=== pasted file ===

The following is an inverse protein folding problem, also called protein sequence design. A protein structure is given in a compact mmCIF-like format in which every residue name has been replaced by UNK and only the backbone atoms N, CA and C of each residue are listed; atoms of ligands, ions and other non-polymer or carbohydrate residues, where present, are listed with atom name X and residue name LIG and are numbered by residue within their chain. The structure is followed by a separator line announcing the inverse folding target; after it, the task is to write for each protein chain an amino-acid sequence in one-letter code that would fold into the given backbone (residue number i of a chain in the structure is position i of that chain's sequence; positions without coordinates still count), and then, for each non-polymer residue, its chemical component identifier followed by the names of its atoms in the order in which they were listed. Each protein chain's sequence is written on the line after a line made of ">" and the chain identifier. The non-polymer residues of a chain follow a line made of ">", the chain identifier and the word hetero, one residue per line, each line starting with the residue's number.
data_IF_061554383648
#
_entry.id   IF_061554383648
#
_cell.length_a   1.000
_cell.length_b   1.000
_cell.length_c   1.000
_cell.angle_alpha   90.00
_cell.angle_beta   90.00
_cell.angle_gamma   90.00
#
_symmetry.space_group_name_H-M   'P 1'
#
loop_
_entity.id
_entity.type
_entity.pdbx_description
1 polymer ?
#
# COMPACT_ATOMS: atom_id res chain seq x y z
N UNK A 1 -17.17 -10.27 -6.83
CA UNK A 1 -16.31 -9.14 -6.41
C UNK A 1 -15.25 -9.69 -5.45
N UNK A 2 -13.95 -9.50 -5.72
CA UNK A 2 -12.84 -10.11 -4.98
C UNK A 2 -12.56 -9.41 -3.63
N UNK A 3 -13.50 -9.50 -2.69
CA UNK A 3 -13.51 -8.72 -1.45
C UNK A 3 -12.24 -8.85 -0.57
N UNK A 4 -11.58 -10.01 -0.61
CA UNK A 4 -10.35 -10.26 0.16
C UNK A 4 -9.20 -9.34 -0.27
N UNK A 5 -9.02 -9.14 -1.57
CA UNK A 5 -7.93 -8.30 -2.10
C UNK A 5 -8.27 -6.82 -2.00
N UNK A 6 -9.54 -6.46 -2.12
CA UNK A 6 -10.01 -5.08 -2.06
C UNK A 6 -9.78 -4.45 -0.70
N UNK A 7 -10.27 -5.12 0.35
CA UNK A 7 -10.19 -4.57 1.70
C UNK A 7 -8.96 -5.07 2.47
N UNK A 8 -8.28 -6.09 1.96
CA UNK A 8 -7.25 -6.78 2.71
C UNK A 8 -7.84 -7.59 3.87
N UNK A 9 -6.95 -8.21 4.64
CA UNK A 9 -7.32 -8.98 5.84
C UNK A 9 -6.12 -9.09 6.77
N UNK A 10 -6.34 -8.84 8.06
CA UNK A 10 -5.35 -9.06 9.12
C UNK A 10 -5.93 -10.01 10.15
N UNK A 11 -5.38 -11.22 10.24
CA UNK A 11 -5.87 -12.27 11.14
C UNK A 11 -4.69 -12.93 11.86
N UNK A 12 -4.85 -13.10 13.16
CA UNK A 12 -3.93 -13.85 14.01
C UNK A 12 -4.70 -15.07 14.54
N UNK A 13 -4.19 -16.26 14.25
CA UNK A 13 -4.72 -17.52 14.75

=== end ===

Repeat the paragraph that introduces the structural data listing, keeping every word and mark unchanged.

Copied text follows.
The following is an inverse protein folding problem, also called protein sequence design. A protein structure is given in a compact mmCIF-like format in which every residue name has been replaced by UNK and only the backbone atoms N, CA and C of each residue are listed; atoms of ligands, ions and other non-polymer or carbohydrate residues, where present, are listed with atom name X and residue name LIG and are numbered by residue within their chain. The structure is followed by a separator line announcing the inverse folding target; after it, the task is to write for each protein chain an amino-acid sequence in one-letter code that would fold into the given backbone (residue number i of a chain in the structure is position i of that chain's sequence; positions without coordinates still count), and then, for each non-polymer residue, its chemical component identifier followed by the names of its atoms in the order in which they were listed. Each protein chain's sequence is written on the line after a line made of ">" and the chain identifier. The non-polymer residues of a chain follow a line made of ">", the chain identifier and the word hetero, one residue per line, each line starting with the residue's number.